Christina Yuna Lee, Art Worker Murdered in New York, Remembered at Eli Klein Gallery
Half of sales from the gallery's memorial exhibition will go towards a fund that has already raised over $400,000 for causes Lee loved.
Haena Yoo, I've gone to look for America (Revolver) (2021). Rice paper dyed in soy sauce. 13 x 7 x 1 1/4 inches (33 x 18 x 3 cm). Courtesy of the artist, Murmurs Gallery and Eli Klein Gallery. © Haena Yoo.
Eli Klein Gallery will stage a group exhibition to remember Christina Yuna Lee, who worked at the New York gallery from 2010 to 2014. Lee was murdered in her apartment on 13 February 2022.
The exhibition, entitled with her voice, penetrate earth's floor, opens 5–8pm on Wednesday 13 April, and continues through 5 June. It features works by nine Asian American and Pacific Island (AAPI) artists.
'Christina loved art, it was a huge part of her life, and she was a huge part of my life,' Eli Klein told Ocula Magazine.
'I can't think of a better way to honour her than this exhibition, which hopefully will also bring awareness and change to the tragic circumstances that led to her murdered, and help Stop Asian Hate.'
New York authorities haven't determined that Christina's murder was ethnically motivated, but the exhibition's curator stephanie mei huang—who stylises their name in lower case—situated it in a wave of violence against the AAPI community. According to the New York Police Department, hate crimes against Asians rose from 28 in 2020 to 129 in 2021.
'Nearly two-thirds of AAPI hate-crime victims are women, yet the AAPI community is the least likely to report a hate crime,' huang said. 'Christina's death was far from an isolated incident in Manhattan.'
Works in the exhibition address themes including racism, violence, and grief.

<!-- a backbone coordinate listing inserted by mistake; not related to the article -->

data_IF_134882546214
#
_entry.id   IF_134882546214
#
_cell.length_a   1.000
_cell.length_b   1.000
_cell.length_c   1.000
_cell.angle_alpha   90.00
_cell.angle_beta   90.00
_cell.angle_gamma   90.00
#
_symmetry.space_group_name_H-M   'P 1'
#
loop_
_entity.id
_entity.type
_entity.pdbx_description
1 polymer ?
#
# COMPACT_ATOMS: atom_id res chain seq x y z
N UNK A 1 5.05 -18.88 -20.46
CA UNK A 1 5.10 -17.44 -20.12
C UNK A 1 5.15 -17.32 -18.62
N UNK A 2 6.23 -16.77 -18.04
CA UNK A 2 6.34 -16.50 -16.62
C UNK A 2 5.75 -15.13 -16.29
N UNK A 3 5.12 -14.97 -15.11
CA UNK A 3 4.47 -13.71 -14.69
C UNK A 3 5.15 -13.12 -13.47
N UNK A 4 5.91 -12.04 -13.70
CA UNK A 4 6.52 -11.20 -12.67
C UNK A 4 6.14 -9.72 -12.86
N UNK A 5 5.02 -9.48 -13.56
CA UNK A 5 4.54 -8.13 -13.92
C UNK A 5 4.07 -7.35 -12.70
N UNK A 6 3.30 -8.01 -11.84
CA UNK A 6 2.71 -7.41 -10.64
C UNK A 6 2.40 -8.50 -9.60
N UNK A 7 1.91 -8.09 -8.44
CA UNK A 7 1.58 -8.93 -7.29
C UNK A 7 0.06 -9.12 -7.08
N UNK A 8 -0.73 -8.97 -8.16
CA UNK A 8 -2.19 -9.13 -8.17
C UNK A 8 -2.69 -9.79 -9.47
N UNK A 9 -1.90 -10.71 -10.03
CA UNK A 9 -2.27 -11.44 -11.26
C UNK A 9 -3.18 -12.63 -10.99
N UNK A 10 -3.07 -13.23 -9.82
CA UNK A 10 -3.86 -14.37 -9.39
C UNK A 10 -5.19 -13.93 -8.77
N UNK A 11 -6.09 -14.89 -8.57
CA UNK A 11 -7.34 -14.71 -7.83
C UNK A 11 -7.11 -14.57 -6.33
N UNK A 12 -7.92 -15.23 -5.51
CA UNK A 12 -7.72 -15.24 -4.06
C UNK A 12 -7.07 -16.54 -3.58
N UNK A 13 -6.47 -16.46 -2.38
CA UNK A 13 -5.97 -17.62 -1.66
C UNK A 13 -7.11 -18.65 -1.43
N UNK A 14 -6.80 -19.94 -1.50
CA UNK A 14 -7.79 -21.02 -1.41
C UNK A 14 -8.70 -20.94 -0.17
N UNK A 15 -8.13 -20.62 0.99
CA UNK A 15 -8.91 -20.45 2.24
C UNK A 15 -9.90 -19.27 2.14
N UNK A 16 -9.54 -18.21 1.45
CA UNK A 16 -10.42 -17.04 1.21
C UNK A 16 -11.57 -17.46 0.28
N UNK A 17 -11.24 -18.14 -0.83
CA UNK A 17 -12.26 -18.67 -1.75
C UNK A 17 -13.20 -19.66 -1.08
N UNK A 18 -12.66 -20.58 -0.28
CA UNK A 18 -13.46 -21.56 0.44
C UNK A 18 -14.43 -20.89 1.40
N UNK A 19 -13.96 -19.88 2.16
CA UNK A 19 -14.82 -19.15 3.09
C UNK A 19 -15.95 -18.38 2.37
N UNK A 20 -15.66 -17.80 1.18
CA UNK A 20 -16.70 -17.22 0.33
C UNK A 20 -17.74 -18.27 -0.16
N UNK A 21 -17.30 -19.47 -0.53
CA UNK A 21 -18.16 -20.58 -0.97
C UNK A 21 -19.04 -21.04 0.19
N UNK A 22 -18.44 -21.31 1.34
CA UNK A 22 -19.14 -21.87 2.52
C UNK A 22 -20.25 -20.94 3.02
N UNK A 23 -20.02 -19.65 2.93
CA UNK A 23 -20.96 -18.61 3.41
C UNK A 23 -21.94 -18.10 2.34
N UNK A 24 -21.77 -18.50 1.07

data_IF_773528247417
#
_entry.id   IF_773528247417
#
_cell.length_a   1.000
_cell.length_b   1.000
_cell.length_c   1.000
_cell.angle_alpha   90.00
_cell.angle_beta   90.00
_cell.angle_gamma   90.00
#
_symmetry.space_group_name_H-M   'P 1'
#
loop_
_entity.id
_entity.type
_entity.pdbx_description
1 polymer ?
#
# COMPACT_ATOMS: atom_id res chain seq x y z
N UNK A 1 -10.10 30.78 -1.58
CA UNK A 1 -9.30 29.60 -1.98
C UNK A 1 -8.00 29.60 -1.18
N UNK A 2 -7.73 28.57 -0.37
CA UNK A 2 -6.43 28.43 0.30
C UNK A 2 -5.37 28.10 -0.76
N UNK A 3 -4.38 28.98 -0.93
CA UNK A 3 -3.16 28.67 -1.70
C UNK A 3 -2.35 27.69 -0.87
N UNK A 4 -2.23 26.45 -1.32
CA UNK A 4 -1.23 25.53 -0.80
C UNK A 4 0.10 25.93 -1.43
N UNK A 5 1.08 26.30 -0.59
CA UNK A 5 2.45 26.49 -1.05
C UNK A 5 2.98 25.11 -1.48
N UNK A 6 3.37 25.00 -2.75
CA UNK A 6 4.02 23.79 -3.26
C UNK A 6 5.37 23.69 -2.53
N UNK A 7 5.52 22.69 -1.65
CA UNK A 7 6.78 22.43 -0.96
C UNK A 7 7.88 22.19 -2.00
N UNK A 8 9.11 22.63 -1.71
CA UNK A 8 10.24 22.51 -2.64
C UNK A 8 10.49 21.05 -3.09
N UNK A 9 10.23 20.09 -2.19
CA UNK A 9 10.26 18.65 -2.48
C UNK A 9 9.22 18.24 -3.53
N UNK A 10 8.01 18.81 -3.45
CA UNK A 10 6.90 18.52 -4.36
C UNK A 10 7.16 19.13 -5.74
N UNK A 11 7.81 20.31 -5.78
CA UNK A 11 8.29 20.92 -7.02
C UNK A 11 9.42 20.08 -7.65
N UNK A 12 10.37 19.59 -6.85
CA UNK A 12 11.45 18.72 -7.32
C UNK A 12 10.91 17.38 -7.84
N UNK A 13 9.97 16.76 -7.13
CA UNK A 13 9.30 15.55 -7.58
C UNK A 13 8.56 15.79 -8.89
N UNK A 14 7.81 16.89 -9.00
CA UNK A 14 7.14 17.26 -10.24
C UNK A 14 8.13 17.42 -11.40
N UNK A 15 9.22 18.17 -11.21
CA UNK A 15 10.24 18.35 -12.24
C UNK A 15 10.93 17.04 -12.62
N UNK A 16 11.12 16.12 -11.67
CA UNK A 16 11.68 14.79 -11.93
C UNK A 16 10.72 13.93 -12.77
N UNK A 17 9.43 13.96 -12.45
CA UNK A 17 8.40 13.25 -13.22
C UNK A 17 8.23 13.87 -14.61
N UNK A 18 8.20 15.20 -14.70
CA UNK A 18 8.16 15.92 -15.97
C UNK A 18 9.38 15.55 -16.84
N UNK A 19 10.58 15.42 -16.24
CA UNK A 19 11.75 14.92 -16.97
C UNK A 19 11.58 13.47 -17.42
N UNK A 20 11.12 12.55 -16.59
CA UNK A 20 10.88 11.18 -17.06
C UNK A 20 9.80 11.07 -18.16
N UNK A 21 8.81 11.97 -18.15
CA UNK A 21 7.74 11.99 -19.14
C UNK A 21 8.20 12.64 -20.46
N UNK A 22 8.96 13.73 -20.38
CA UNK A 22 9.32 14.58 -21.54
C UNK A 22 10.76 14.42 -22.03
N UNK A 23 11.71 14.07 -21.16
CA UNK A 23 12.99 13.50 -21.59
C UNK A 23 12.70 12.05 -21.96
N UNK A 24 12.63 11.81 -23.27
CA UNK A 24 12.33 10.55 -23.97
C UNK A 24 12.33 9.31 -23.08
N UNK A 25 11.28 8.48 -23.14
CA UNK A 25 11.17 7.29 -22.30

Thai-American artist Astria Suparak's three-channel video For Ornamental Purposes (2022) zooms in on the holographic koi fish sometimes used in Western sci-fi to signify a more global future.
'Suparak shifts the agency of the koi, and thereby, the Asian body and narrative,' huang said. 'Rather than envisioning Asian futures, without Asians, how might Asian-futurisms be envisioned?'
Works addressing violence include origami guns from Haena Yoo's series 'I've gone to look for America' (pictured top). The guns feature newspaper headlines about the Atlanta Spa shooting in March 2021, in which six Asian women were killed.
On the subject of grief, Kelly Akashi's August 4-6 (2020) is a bronze sculpture the Los Angeles-based artist cast from the remnants of a paraffin candle burnt in memory of the Beirut blasts.
'Each candle has absorbed each tragedy, imprinting bronze with the remnants of sorrow,' Huang said. 'Akashi's work reflects that the objects in the show are objects that mourn, but they do not reside in mourning; they mourn so that we can live alongside mourning.'
The other artists featured in the show are Candice Lin, Patty Chang, Hồng-Ân Trương, Maia Ruth Lee, stephanie mei huang, and Christina Yuna Lee herself. Lee's work is a painting of Chinese Golden Bridge brand cigarettes that she gifted to Klein.
'It was important to me that the space had an altar, full of offerings to Christina—that it would transmute the gallery into a safe space for AAPI femmes to grieve within the city, and return to grieve over two months, with someone attending the space,' huang said.
'It made sense for Christina's painting of Chinese cigarettes to sit atop the altar. Cigarettes are given as an offering and gift in China—to strangers, at weddings, to the dead—as a sign of respect.'
At least half of sales from the exhibition with her voice, penetrate earth's floor at Eli Klein Gallery will go to the Christina Yuna Lee Memorial Fund. —[O]